Access for funding used to be based on the number of students within a university where as the journals and monographs are now being assessed, which may not be fair as this is more likely to result in the same universities being given more funding. People are also more likely to take on smaller projects and it may prejudice women who may want to take maternity leave.

Also, if books become free for the public, then they have to be funded in other ways. Consequently, poor, inaccurate work is more likely to reach the public who may deem this to be well-written and true.

(We also spent 10 minutes at the start of the class analysing the Interactive textbooks survey we made a couple of weeks ago. It appeared that most people would rather have interactive quiz’s embedded into the textbooks and the price varied from £20- 100 depending on the subject.)

Author Contracts

‘A contract is… a legal document that binds two parties. It must be fair to both.’- William Germano (2001).

In the first half of the class we looked at the difference between an academic contract and a trade contract. In a trade contract,  film rights would be important to mention, however it is not usually important for academic publishers.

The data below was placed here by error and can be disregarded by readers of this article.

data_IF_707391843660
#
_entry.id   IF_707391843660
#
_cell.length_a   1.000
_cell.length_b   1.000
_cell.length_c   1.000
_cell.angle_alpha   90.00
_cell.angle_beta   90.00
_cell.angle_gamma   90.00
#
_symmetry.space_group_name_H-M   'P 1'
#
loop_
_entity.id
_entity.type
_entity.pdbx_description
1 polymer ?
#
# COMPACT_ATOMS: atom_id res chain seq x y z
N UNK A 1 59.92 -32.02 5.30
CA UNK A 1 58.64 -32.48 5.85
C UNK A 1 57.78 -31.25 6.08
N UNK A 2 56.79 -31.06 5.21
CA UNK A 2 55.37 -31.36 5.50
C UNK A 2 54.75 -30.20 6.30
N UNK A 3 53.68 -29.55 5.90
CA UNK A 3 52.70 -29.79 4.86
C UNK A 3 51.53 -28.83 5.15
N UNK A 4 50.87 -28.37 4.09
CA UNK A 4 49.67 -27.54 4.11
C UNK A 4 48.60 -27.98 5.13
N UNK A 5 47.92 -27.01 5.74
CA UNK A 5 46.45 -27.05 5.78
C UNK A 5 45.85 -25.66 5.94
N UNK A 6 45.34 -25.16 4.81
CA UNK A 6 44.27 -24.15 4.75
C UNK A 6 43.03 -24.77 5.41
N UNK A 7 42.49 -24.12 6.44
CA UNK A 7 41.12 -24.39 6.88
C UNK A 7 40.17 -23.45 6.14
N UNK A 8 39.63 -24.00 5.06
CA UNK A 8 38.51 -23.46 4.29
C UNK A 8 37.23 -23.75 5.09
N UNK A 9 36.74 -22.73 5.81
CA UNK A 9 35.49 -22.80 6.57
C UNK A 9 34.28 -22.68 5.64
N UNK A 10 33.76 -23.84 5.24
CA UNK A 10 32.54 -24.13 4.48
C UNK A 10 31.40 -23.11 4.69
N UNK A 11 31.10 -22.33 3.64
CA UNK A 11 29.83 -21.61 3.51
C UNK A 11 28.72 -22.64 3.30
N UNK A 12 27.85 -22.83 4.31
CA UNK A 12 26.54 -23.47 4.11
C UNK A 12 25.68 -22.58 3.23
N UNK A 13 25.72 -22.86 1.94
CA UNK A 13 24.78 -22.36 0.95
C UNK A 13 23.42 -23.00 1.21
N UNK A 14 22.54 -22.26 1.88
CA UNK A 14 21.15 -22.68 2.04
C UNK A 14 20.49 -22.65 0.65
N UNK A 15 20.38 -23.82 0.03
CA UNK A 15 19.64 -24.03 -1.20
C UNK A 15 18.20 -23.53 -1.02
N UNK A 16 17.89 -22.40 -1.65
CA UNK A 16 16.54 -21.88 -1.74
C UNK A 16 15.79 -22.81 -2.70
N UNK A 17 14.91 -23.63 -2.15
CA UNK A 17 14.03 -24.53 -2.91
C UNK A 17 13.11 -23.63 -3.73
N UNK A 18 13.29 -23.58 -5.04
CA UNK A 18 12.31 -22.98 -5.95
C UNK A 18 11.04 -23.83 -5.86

We looked at some emails between the commissioning editor, Tony, and the authors. Some authors ask for help from societies, who usually advise them to go through and question the contract line by line. However, one must understand that it is a general contract they have been given, so not everything will apply to the individual. it became clear from reading these emails that both the publisher and the author sometimes haggle to find a balance and reasoning that is right for them both before the contract is signed.

In the second half of the class, we looked at times where the contract was challenged and the responses that were provided which gave us a real insight to what it would be like when faced with those sort of challenges. There were also emails shown to us about authors falling out and not being able to finish the manuscript and an author plagiarising work after the book has been put in to print. These are all serious things to consider for any publisher and it was good to see how this would be looked at from a legal perspective.